I’m an author, podcast co-host, and parent of two almost-adults. My favorite thing is a good conversation, ideally, over coffee (we’ve got great coffee in Portland), but here’s good, too. Come on in.

the BLOG


Episode 156: How to Talk to Kids About Race with Amber Coleman-Mortley

Imagine a diverse community in which people embrace their commonalities while respecting and celebrating each others’ differences. This vision is possible once we can talk openly about race with our family and friends.

In Episode 156 of the Edit Your Life podcast, Christine interviews Amber Coleman-Mortley, Director of Social Engagement at iCivics, Inc., about how to talk about race with kids. In this engaging, practical conversation, Amber shares two helpful analogies that illuminate the concepts of privilege and cultural differences, demonstrates how to ask questions based in empathy and respect, and shares how simple it can be to nurture cross-cultural curiosity… the foundation of a more equitable school, neighborhood, and country.

Episode 155: Easy Pantry Dinners

What do you do when you find yourself rooting around the kitchen at 6pm with slim pickings in the fridge and zero cooking inspiration? In Episode 155 of the Edit Your Life podcast, Christine and I share our favorite meals that come together using ingredients from the pantry and freezer.

Episode 154: Redefining Femininity with Catherine Connors

In honor of International Women’s Day, we bring you a timely discussion about the evolving definition of femininity. In Episode 154 of the Edit Your Life podcast, Asha talks with author Catherine Connors about her new book (with co-author Amy Stanton), The Feminine Revolution.

What feeds us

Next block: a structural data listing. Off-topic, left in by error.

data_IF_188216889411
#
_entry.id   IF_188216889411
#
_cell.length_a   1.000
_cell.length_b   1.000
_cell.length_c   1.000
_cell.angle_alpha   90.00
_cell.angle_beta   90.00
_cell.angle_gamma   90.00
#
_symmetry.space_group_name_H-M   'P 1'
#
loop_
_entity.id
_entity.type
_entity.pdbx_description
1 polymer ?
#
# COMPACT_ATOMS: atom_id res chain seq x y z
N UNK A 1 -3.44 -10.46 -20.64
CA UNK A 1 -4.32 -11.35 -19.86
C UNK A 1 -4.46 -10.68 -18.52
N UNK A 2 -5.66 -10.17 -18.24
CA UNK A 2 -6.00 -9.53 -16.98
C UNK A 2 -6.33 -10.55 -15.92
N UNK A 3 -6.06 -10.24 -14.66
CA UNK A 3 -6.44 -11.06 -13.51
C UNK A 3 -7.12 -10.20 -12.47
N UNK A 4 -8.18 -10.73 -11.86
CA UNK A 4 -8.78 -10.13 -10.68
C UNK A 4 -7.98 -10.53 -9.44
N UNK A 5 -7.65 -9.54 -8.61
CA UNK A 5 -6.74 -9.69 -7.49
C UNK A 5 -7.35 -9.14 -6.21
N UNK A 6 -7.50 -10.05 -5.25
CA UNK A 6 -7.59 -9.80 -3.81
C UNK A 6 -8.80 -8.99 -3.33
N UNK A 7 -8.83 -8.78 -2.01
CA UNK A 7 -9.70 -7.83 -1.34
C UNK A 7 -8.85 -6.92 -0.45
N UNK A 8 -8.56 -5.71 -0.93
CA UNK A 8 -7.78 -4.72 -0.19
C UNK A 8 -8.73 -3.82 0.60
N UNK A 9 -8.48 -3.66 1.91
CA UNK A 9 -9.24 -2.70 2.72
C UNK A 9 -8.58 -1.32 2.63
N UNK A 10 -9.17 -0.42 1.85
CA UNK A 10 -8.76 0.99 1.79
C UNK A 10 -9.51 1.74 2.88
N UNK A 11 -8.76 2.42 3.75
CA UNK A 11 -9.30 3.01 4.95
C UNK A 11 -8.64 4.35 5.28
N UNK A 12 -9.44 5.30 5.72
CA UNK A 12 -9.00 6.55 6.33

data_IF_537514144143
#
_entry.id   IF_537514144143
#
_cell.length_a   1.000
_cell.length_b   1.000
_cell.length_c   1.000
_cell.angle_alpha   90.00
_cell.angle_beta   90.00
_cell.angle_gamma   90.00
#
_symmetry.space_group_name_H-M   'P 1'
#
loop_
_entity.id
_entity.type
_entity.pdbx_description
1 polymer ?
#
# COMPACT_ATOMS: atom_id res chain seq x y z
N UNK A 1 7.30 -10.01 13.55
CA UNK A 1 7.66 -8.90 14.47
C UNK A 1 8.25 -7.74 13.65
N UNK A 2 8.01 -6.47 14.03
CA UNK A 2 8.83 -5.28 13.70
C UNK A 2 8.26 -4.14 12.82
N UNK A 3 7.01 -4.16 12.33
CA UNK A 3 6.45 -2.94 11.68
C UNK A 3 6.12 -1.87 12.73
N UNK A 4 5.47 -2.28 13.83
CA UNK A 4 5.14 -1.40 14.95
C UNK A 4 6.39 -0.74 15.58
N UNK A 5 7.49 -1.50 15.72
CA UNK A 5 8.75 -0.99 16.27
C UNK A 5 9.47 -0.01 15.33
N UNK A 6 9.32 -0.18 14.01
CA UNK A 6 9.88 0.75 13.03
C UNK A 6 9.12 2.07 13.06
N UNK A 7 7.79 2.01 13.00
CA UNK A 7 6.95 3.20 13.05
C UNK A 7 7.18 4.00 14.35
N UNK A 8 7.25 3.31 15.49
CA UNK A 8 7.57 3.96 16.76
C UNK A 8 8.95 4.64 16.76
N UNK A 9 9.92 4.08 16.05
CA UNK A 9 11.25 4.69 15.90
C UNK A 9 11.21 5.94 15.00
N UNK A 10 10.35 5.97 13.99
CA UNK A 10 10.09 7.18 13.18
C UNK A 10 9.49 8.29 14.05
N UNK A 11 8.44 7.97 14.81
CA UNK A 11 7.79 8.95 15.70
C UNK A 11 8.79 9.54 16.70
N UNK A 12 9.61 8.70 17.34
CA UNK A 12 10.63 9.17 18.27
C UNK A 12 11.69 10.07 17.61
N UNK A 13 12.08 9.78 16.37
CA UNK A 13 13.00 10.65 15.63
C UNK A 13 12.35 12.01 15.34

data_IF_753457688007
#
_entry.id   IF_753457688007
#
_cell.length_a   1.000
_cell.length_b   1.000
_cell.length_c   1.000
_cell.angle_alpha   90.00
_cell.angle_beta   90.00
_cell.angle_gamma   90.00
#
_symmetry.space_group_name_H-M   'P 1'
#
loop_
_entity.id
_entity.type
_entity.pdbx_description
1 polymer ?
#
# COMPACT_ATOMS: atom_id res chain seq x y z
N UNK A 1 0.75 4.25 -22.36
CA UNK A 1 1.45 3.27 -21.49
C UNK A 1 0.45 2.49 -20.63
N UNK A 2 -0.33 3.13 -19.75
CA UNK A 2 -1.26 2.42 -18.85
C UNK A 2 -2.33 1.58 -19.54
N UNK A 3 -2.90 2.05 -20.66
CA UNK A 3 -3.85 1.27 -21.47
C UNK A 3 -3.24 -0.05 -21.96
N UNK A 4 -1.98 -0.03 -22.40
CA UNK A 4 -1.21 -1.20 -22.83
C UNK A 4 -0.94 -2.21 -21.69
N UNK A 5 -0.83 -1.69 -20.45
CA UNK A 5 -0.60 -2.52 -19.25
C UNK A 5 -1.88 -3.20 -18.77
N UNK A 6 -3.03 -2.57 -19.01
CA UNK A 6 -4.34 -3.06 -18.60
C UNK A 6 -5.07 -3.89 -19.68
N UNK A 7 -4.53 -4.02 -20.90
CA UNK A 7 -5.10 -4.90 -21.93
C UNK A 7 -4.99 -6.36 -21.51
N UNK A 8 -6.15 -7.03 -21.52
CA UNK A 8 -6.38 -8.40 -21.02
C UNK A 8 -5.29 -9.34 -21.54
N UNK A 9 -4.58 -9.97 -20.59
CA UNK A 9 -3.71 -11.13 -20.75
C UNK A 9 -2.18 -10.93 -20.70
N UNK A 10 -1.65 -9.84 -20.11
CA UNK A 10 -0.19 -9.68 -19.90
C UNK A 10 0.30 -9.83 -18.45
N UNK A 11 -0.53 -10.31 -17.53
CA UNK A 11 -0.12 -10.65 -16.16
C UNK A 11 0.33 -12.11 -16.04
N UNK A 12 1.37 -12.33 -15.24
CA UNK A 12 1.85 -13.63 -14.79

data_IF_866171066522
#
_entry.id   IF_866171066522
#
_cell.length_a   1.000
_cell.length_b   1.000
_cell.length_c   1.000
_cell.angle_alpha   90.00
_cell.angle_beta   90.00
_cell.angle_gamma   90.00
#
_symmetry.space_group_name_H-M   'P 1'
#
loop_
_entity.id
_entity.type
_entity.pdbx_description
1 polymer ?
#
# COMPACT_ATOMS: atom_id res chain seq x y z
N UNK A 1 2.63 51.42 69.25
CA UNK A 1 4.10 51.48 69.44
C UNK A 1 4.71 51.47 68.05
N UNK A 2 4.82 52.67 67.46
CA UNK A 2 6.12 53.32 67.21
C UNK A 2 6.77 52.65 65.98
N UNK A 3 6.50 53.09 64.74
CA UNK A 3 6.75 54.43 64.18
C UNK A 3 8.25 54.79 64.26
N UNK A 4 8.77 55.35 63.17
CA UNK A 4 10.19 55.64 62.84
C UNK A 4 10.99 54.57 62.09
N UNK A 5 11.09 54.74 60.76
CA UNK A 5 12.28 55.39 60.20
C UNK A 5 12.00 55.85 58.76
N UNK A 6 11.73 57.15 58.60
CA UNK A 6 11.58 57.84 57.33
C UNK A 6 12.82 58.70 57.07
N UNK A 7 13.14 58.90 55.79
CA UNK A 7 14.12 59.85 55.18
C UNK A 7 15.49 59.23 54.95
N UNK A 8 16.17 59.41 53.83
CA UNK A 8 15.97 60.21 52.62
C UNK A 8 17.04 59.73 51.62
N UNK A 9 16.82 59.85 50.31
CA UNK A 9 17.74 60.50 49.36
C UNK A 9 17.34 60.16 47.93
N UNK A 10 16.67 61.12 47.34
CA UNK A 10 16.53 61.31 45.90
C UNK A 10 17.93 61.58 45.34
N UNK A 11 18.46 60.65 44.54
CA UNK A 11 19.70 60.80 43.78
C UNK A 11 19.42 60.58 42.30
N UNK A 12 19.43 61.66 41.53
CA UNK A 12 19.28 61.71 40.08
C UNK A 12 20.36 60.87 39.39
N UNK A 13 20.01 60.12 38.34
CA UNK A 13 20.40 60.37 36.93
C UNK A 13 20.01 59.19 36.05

I consider the Parent Hacks blog and the 10+-year community, conversation and book that came out of it to be my proudest achievement as a writer. The friendships that began here sustain me to this day.

But as my kids grew and my focus shifted, my day-to-day life evolved beyond that space. So did the conversational and info-gathering tools available to new parents. That’s not a bad or sad thing — it’s a reflection of Parent Hacks’s natural lifespan. I feel about that arc as I feel about my own kids’ growth. Kids are meant to outgrow their childhoods. That’s a joyful thing.

What I didn’t notice during this natural evolution was a creeping emptiness. I’m not talking about mourning the loss of parenting little kids (I am so much happier as the parent of teens). I’m talking about how, as I unconsciously shifted my online time to social media platforms, I began to feel more and more lonely.

Can Blogs Rebuild America?

Dear old-school bloggers,

Back in the early 2000s, we started blogs, and started talking to each other, and became friends. REAL friends. We had no idea our individual, independent contributions would link up to create a movement that revolutionized media, marketing, and the national conversation (in my case, about parenting, but on other topics, too).

Remember what the media landscape was like back then? Traditional publishing and media was closed to most, so very few people had access to an audience. We were part of changing that. It wasn’t “influence” or “personal branding” back then, it began as community.

Our voices and the gathering spaces they created changed our world. I think we’re in a moment when we can do that again.